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CRIMINAL AND SOCIAL JUSTICE

MID-SIZED CITIES AND RURAL COMMUNITIES METHAMPHETAMINE INITIATIVE

WHEREAS, The U.S. Conference of Mayors has long been concerned about drug abuse and its impacts on cities of all sizes; and

WHEREAS, in 1997, the Conference sponsored a National Forum on Drug Control in Washington, DC and released a National Action Plan to Control Drugs which was developed by mayors, police chiefs, and prosecutors; and

WHEREAS, the National Action Plan to Control Drugs called for immediate action on the growing concern of methamphetamine, a drug which is being manufactured in Mexico and in the United States using ingredients which are readily available and sold in grocery stores, with instructions for making it available on the Internet; and

WHEREAS, clandestine labs that are used to manufacture methamphetamine pose an environmental and safety hazard, as toxic wastes are frequently dumped on the ground or into waterways; and

WHEREAS, methamphetamine use is a rapidly expanding problem in western states, in mid-sized cities and rural communities, and is now spreading east and to larger communities; and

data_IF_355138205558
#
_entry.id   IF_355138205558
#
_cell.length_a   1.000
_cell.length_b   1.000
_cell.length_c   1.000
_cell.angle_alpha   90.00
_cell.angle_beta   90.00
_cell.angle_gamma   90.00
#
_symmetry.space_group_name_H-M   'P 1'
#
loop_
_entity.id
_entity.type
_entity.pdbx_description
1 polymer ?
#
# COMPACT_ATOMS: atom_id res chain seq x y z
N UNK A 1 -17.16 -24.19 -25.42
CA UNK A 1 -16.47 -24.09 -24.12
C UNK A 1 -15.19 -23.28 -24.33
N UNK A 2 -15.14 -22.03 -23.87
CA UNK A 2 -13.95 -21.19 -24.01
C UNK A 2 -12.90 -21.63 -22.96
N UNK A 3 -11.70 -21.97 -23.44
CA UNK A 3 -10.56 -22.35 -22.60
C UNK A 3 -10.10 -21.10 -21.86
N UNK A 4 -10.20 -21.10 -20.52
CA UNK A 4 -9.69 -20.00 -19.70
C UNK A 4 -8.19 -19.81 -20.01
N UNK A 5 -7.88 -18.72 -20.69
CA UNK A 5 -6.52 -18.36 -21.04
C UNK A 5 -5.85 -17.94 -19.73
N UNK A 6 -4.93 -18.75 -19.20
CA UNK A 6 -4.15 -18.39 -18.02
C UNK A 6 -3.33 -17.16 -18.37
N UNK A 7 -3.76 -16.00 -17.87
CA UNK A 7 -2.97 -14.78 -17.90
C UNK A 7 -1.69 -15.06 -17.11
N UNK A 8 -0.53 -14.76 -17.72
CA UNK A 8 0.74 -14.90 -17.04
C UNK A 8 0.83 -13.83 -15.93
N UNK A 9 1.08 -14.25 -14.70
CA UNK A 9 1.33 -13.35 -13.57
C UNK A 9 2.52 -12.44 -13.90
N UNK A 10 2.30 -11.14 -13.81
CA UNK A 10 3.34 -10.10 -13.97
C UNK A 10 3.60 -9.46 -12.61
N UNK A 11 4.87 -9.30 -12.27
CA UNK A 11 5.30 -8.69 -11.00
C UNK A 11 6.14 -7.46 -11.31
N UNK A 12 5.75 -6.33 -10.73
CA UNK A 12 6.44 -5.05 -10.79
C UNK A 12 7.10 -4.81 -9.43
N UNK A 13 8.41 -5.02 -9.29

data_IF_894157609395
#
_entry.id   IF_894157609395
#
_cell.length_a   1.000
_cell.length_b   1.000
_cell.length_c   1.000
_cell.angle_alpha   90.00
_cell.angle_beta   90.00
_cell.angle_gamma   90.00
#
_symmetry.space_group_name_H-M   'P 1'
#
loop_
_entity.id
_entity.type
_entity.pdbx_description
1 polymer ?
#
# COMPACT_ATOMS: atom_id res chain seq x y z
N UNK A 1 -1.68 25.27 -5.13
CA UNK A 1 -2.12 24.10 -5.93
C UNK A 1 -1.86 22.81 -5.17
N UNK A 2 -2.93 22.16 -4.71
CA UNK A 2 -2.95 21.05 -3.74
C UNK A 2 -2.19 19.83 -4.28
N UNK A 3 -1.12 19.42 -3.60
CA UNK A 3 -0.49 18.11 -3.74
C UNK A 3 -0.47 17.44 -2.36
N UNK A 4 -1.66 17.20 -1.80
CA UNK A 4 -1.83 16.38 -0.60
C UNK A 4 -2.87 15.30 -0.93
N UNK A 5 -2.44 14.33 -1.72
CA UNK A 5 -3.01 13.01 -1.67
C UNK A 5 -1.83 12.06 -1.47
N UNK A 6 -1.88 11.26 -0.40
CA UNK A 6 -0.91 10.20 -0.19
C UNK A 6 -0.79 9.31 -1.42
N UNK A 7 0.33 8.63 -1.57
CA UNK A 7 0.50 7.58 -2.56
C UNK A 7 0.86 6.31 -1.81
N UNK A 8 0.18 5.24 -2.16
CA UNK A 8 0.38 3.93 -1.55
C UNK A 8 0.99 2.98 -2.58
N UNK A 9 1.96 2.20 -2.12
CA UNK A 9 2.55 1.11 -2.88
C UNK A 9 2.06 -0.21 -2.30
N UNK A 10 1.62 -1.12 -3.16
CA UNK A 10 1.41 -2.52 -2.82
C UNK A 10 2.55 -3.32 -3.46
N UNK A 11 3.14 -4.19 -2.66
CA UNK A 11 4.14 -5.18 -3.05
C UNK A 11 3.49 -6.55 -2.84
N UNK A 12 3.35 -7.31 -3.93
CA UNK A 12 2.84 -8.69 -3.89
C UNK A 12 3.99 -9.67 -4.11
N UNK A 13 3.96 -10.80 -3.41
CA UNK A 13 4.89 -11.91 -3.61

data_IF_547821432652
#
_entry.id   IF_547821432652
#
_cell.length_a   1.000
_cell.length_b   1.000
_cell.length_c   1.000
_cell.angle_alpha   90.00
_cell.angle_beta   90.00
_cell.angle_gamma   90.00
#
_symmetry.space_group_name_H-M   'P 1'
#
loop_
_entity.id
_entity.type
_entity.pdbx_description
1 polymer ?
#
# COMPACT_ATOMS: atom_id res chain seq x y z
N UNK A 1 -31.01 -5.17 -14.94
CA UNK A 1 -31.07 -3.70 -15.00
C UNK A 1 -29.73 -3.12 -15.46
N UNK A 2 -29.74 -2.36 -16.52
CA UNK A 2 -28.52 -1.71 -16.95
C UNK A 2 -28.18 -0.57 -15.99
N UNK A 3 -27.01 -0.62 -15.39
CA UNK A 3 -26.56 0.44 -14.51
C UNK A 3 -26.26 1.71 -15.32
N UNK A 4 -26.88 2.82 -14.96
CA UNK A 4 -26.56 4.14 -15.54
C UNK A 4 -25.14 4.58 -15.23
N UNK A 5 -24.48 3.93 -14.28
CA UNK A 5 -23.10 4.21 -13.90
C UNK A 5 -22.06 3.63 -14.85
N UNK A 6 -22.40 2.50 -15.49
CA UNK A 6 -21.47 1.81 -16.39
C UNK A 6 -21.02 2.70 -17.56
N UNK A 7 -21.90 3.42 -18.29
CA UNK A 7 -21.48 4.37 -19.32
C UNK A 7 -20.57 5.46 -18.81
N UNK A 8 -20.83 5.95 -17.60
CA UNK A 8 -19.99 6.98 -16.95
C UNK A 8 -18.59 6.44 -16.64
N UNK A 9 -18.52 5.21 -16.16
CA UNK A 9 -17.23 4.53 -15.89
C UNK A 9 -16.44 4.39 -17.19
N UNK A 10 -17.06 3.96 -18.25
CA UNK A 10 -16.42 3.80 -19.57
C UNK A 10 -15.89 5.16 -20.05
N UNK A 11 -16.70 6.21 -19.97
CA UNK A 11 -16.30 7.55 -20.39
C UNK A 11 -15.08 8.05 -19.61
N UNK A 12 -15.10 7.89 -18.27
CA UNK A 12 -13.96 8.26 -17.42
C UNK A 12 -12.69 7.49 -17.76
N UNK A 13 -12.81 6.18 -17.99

WHEREAS, mid-sized cities and rural communities are often vulnerable and ill equipped to address this threat; and

WHEREAS, The U.S. Conference of Mayors sponsored a Mid-Sized Cities and Rural Communities Substance Abuse/Methamphetamine Work Session in Boise on May 17-18, 1999 at which federal, state and local experts on prevention, treatment and interdiction of methamphetamine and rural substance abuse worked on a comprehensive methamphetamine initiative, which will be refined in the coming months,

NOW, THEREFORE, BE IT RESOLVED that The U.S. Conference of Mayors continues to support the need for a Mid-Sized Cities and Rural Communities Methamphetamine Initiative to develop prevention, treatment and interdiction strategies for methamphetamine, which can then be applied to cities of all sizes as the methamphetamine crisis spreads across the nation; and

BE IT FURTHER RESOLVED that the Administration and Congress support a comprehensive effort to fight the growing problem of methamphetamine.

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